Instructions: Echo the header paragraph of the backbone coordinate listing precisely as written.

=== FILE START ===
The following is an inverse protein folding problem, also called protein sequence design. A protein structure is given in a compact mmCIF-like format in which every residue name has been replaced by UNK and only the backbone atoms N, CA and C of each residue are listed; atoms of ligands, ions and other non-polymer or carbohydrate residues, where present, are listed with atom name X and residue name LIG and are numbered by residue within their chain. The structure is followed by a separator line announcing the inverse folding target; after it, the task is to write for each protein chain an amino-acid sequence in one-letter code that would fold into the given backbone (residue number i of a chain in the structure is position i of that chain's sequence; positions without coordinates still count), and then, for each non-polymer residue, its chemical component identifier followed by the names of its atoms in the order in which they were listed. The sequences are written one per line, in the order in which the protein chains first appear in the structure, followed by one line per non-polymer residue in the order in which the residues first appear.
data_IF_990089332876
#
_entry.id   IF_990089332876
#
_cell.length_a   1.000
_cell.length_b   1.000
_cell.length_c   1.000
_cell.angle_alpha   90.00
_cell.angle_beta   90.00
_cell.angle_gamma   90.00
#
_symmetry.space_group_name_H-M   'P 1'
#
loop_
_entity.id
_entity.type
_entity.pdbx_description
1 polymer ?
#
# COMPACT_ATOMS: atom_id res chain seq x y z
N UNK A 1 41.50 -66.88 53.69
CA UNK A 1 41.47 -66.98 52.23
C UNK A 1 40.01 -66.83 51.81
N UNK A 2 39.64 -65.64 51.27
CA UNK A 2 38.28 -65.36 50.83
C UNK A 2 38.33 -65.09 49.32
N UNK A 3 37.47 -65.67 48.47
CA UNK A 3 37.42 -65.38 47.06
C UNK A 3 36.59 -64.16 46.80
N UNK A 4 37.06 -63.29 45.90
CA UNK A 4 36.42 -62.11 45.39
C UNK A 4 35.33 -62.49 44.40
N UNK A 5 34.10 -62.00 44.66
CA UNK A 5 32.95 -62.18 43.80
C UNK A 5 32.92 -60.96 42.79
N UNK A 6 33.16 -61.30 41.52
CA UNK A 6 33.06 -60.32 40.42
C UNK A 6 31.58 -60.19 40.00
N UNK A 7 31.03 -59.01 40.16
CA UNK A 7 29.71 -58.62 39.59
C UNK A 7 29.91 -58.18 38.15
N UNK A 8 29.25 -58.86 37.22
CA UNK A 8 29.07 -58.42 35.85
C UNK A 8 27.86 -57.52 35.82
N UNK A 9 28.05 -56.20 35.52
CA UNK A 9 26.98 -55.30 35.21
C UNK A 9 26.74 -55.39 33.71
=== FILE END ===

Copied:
The following is an inverse protein folding problem, also called protein sequence design. A protein structure is given in a compact mmCIF-like format in which every residue name has been replaced by UNK and only the backbone atoms N, CA and C of each residue are listed; atoms of ligands, ions and other non-polymer or carbohydrate residues, where present, are listed with atom name X and residue name LIG and are numbered by residue within their chain. The structure is followed by a separator line announcing the inverse folding target; after it, the task is to write for each protein chain an amino-acid sequence in one-letter code that would fold into the given backbone (residue number i of a chain in the structure is position i of that chain's sequence; positions without coordinates still count), and then, for each non-polymer residue, its chemical component identifier followed by the names of its atoms in the order in which they were listed. The sequences are written one per line, in the order in which the protein chains first appear in the structure, followed by one line per non-polymer residue in the order in which the residues first appear.